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"Mungiki's Astonishing Transformation"

by Odhiambo Orlale ("The Nation," August 10, 2001)

Everyone, including the police, was taken aback by the new-look Mungiki Sect during a meeting of members and officials at Thika last week.
All the speakers sounded like they had been born again. They were unusually law-abiding, peaceful and conciliatory in their political utterances.
Like their national co-ordinator, Mr Ibrahim Ndura Waruinge, the hundreds of sectarians exuded confidence and pride as they trooped, cycled and rode to the industrial town's Starehe grounds, while local traders took no chances and closed shop in case there was a violent confrontation between the visitors and police.
Since it came to the limelight five years ago, Mungiki has been one of Kenya's most controversial religious sects, demonised by all and sundry. Mainstream Church leaders, the authorities, and President Moi have described it as "illegal, Satanic and violent", viewing it as a sinister, anti-Government movement motivated by tribal atavism.
On the other hand, it has been supported to the hilt by a few MPs from Kikuyu-dominated areas in Central Province, parts of Rift Valley and Nairobi. Thus, to many Kenyans, the sect is a Kikuyu movement with a hidden political agenda.
This view is vehemently opposed by the sect's leadership. It has always taken great pains to explain that it is a peaceful religious sect with a cultural essence to its teachings.
Some of the sects' outward practices include wearing dreadlocks, promoting female genital mutilation (FGM), and allowing members to take the snuff openly. As a result, the authorities have always described it as an illegal organisation and disrupted all its meetings.
Yet the Thika venue was very well-organised. Mungiki flags flew high, its youth league dressed in uniform with matching hats with Mungiki colours.
Before the speeches started, the national co-ordinator was invited by a youth league leader to inspect a guard of honour. For the next five minutes, he did just that as the members sang the National Anthem in Kiswahili.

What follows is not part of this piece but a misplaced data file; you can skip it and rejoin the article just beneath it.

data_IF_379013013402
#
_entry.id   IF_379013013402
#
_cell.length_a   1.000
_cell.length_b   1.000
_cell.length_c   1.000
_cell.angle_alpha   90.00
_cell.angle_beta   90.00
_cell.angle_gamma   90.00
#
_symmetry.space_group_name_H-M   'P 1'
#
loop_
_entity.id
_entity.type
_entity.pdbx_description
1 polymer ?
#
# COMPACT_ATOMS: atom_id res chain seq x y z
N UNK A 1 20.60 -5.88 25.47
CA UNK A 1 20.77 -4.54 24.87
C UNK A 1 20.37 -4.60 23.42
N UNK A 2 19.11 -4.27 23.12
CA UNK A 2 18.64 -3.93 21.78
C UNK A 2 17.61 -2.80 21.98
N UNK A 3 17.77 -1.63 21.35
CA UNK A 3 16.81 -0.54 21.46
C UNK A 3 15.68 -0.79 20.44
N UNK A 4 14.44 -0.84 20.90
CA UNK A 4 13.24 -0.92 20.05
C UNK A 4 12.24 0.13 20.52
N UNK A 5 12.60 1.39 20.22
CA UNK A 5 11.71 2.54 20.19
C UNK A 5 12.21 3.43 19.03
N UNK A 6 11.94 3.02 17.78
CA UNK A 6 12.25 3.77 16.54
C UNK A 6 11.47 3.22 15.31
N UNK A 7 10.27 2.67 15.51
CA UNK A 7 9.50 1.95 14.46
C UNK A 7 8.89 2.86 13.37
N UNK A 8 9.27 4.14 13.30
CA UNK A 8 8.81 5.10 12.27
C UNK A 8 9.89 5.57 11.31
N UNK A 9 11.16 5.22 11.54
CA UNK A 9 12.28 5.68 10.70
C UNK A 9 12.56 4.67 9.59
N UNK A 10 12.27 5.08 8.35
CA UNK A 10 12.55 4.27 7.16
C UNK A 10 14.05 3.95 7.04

But was not a surprise when Mr Waruinge announce at the climax of the meeting that the sect would be transformed into a political movement - not a party - targeting 150 of the 210 constituencies through the various parties. Though he had no evidence, he claimed the movement had set aside Sh80 million for the purpose.
To show they are serious about plunging into politics on their own, the sect allowed no sitting MP or civic leader to address the historic meeting.
Said Mr Waruinge: "We will not form a political party, but will ask our members to support one of our own in the existing parties in their respective areas. We will not support any sitting MP either."
Mungiki will not spare the presidential berth either and insists that whoever they back will have to be aged 45 years and below and with a national outlook.
The big surprise of the day was that the Thika police allowed the sect to hold what the co-ordinator described as an "annual delegates' meeting" to chart out its future stand in the socio-political landscape.
To observers, the sudden Government turnaround to allow Mungiki to hold a meeting, especially one with such a strong political agenda, raised eyebrows, to say the least.
According to Waruinge, they had invited over 4,000 delegates who were expected to travel from all over the country to attend the meeting and pass resolutions. He insisted they were self-sponsored and that "Kanu had nothing to do with it".
The only hitch the sect members experienced with the authorities was when three of their mini-buses were impounded earlier in the morning, following an apparent communication breakdown between the police boss and Mr Waruinge.
Besides that, the meeting went on smoothly. At times it resembled a Kanu rally as the lyrics to familiar tunes were changed to fit the occasion. A women's group even sang the Kiswahili song Tawala, Rais, tawala ("Rule, President, Rule") usually sang by school choirs to praise President Moi.
In his keynote speech, the leader bashed Mr Mwai Kibaki, the official leader of the opposition in Parliament, and the Kikuyu-based Gikuyu, Embu and Meru association (Gema). Many observers believed he had been sent and financed to do just that, with the aim of eroding the influence in Central Province of Mr Kibaki's Democratic Party.